Communicating Uncertainty Karen Akerlof, PhD Research Assistant Professor
Communicating Uncertainty Karen Akerlof, PhD Research Assistant Professor Center for Climate Change Communication George Mason University What are the social science fields that study decision-making under conditions of uncertainty? Most of these social Decisionare
sciences scientists Risk perception psychologists, or are in Human dimensions fields that use Communication (science psychological theories communication, health
communication) Public policy Risk technical The field risk perception Risk equalsof
probability times magnitude (psychometrics) has been driven by the question of Risk is a situation or event why
technical experts and where something of human value (includingview humans non-experts risks so themselves) has been put at differently
stake and where the outcome is uncertain emotional, value-based Baruch Fischhoff Daniel Kahneman Paul Slovic Decision Research Carnegie Mellon Princeton University of Oregon These fields are heavily
quantitative: modeling; experimental research Van der Linden, S. (2015). The social-psychological determinants of climate change risk perceptions: Towards a comprehensive model. Journal of Environmental Psychology, Social science frequently follows government priorities: nanotechnology, disaster recovery (Hurricane Sandy), climate change fisheries?
Goal To communicate the information that people need to make choices. * Social science can be used to inform decisions about WHAT to communicate and HOW to communicate it. People Can View Physical Reality Very Differently Factors that influence
communication about uncertainty 1) Social context (trust; values; what is at risk?) 2) Type of decision being informed (what types of technical information about uncertainty are needed) 3) Curse of expert knowledge 4) Heuristics and biases (that we all Social context 1) Risk is socially constructed by different groups. Facilitate stakeholder
self-identification with the decisionmaking group. 2) Trust highly influences how people process risk. Instead of asking for trust, demonstrate accountability: transparency, external oversight, audits, advisory panels, contractual agreements. Type of decision: how good are the
predictio ns of outcomes ? 1) Which option is best? Portray varied sources of uncertainty not just variability in data but biases from judgement, assumptions, and methodological practices. Develop protocols for reporting these sources.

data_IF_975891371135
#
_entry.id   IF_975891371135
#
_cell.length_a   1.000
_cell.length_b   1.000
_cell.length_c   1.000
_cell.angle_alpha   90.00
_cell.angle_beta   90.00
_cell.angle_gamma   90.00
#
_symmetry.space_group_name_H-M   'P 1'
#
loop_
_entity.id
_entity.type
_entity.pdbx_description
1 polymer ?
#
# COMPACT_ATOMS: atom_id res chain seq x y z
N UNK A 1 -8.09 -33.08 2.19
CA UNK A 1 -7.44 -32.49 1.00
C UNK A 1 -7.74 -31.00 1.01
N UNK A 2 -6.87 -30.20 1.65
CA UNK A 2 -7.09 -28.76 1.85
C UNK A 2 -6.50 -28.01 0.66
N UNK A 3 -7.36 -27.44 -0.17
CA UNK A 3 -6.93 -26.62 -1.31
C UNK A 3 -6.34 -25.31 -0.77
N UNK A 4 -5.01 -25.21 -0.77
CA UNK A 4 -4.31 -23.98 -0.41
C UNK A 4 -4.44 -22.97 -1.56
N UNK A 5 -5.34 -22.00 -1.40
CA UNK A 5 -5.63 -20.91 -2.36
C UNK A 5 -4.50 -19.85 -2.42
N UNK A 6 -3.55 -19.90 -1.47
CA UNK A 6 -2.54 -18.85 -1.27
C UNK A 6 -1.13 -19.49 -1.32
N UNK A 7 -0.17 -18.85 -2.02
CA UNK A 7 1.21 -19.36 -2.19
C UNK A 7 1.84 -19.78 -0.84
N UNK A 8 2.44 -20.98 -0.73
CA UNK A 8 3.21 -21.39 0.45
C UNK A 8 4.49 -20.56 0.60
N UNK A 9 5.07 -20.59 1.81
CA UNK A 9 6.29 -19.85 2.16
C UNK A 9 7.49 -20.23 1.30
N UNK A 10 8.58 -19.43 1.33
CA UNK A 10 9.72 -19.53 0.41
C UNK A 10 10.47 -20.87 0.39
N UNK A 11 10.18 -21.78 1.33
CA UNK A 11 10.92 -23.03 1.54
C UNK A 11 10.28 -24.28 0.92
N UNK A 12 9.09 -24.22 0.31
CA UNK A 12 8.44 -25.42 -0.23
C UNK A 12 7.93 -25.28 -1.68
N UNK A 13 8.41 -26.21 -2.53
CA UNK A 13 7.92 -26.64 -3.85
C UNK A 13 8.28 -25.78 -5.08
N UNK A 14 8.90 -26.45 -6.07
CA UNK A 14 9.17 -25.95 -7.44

Fischhoff, B., & Davis, A. L. (2014). Communicating scientific uncertainty. Proceedings of the National Academy of Sciences, 111(Supplement 4), 1366413671. Type of decision: how well known are the scientific processes shaping outcomes?
2) What options are possible? Decision makers need to understand scientific processes, and related uncertainties, in order to consider their options. Lay and expert mental models of scientific processes frequently differ. Identify problem areas and shape communication accordingly. Curse of expert knowledge
1) Lay interpretations of scientific terms may differ from experts. Use terms that are less likely to be confused. Instead of uncertainty use range; instead of error use difference from the estimate. 2) Members of the public may not have pre-existing cognitive frameworks that allow them to easily understand highly technical information. Use analogies, visualizations, diagrams,
Heuristics and biases (that we all have) People use heuristics to make decisions quickly and easily. Heuristics like availability, the examples we can easily recall, can strongly influence subsequent choices. If intuitions based on lay theories are wrong, recognize the reasonableness of the intuition, provide examples that are inconsistent with that view, and then
explain the scientific evidence. People Can View Physical Reality Very Differently But if we understand why, we may be able to move closer to agreement. Citations: Trust Akerlof, K., Rowan, K. E., Fitzgerald, D., & Cedeno,
A. Y. (2012). Communication of climate projections in US media amid politicization of model science. Nature Climate Change, 2(9), 648654. Priest, S. H., Bonfadelli, H., & Rusanen, M. (2003). The Trust Gap Hypothesis: Predicting Support for Biotechnology Across National Cultures as a Function of Trust in Actors. Risk Analysis, 23(4), 751766. Sandman, P. M. (1993). Responding to Community Outrage: Strategies for Effective Risk Communication. AIHA.
Communicating uncertainty for decisionmaking Fischhoff, B., & Davis, A. L. (2014). Communicating scientific uncertainty. Proceedings of the National Academy of Sciences, 111(Supplement 4), 13664 13671. Rowan, K. E., Botan, C. H., Kreps, G. L., Samoilenko, S., & Farnsworth, K. (2009). Risk communication education for local emergency managers: Using the CAUSE model for research, education, and outreach. Handbook of Risk and Crisis Communication, 168191. Sterman, J. D. (2008). Risk communication on
climate: mental models and mass balance. Science, Communication barriers Budescu, D. V., Broomell, S., & Por, H.-H. (2009). Improving Communication of Uncertainty in the Reports of the Intergovernmental Panel on Climate Change. Psychological Science, 20(3), 299308. Morss, R. E., Demuth, J. L., & Lazo, J. K. (2008). Communicating Uncertainty in Weather Forecasts: A Survey of the U.S. Public. Weather and Forecasting, 23(5), 974991. Somerville, R. C. J., & Hassol, S. J. (2011).
Communicating the science of climate change. Physics Today, 64(10), 4853. Contact: [email protected] u 703 993 6667
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